With soaring energy costs, Japan appears to have a pretty uniform goal, to invest as much as possible in other sources of energy and energy supply chains around the world. Many others like Qatar and Saudi Arabia are following suit and hedging themselves for what is turning out to be a reversal of their business model. Even the Louisiana Offshore Oil Port, which connects the world’s largest oil tankers with over half of the United States’ refining capacity is readjusting its business model for the changing flow of energy. With the eventual opening of the Liquefied Natural Gas (LNG) flood gates from the US however, coupled with Free Trade Agreements to places such as Japan, American energy firms and tax payers stand to cash in on the huge price gap that exists between the price of gas in the U.S. versus that which exists overseas.
At the moment, there’s a fairly good balance between supply and demand when it comes to the supply of ships and the demand for LNG product to be carried. Qatar, for example, uses 54 LNG carriers to transport their 77 million metric tons per year of LNG. Qatar also has a 70% stake in the Golden Pass LNG terminal in Texas. Additional exports from the US Gulf Coast will directly equal increased demand for more LNG carriers.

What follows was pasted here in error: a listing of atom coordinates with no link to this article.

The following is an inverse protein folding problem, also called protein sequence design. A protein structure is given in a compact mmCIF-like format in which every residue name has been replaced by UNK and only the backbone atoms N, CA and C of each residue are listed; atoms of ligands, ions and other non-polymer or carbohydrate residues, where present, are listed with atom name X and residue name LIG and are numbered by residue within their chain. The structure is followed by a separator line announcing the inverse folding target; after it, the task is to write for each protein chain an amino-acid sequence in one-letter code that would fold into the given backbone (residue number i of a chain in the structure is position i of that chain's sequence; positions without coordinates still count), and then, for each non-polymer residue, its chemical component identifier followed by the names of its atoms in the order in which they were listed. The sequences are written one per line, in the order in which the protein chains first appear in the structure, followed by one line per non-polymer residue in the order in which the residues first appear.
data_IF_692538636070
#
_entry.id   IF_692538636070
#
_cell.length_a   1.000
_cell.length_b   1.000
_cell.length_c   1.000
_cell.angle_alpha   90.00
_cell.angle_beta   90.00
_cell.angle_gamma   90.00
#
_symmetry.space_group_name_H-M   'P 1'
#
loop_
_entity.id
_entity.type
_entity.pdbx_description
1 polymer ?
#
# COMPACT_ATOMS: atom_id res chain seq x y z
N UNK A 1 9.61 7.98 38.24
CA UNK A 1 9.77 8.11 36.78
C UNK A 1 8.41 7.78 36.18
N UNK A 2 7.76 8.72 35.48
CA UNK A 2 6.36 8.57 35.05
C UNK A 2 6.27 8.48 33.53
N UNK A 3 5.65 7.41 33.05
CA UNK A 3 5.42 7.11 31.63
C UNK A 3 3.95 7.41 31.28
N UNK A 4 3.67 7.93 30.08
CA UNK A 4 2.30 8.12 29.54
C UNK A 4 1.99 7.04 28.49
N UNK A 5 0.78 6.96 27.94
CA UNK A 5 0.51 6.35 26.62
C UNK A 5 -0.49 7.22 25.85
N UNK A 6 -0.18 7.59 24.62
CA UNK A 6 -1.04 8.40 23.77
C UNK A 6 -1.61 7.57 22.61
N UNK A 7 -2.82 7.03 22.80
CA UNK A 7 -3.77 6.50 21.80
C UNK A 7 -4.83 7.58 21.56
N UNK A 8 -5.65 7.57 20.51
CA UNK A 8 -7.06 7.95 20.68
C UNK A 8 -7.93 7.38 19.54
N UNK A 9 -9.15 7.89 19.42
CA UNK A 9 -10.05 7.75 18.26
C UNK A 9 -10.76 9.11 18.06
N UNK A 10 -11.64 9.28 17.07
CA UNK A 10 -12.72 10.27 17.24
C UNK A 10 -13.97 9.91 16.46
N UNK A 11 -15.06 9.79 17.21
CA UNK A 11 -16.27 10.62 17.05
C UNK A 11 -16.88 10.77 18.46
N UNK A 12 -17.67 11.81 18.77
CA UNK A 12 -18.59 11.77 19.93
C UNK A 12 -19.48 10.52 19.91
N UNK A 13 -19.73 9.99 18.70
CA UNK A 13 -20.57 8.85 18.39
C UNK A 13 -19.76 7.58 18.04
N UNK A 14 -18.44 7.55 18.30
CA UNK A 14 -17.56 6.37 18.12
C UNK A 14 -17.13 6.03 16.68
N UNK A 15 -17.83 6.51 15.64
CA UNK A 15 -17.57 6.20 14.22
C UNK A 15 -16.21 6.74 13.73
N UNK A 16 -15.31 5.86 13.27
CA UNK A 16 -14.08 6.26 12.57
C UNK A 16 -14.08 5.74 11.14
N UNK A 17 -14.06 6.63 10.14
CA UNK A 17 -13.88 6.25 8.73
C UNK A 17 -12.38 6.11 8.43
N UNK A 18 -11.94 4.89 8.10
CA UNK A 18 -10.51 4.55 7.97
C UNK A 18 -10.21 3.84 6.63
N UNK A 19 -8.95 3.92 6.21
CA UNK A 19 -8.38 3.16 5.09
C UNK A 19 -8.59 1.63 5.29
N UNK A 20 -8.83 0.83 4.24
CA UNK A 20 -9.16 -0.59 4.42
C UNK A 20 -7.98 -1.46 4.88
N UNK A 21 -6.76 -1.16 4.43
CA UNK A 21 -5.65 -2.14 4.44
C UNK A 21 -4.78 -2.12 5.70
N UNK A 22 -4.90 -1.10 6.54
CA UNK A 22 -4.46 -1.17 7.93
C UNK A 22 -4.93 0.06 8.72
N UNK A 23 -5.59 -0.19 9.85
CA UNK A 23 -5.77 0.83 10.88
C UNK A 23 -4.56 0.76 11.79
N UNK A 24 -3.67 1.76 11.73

While regulators in the US trudge through the LNG export approval process, energy firms like Anadarko charge ahead with an ambitious LNG agenda offshore Mozambique in a field which was recently found to have at least 65 trillion cubic feet of recoverable reserves. Places like Mozambique, and offshore Israel, have the potential to really change the LNG marketplace given the sheer size of their fields and their proximity to the Asian and European markets respectively.
In Mozambique, two 5 million metric tons per annum (mtpa) LNG trains are currently under construction to support the huge conventional gas finds located 25 miles offshore. Their partners on the project include Mozambiquan state oil company, Empresa Nacional de Hidrocarbonetos, E.P., India’s state-owned Bharat PetroResources Ltd, Indian private equity firm Videocon Hydrocarbon Holdings, Ltd, Thailand’s PTT Exploration & Production, and Mitsui & Co. Considering the partners involved, their target market will predominantly be India and Japan. First LNG production is planned for 2018 and their plans are to eventually ramp up production to 50 million mtpa, or 2/3rds of the current production of Qatar.
What does that mean for LNG shipping? A lot more ships. To handle 50 million mtpa, upwards of 35 LNG carriers may be needed for transportation if you compare the ratio between Qatar’s fleet size and their total LNG exports. Source: gcaptain.com
- Natural gas industry experiencing ‘paradigm shift’ (fuelfix.com)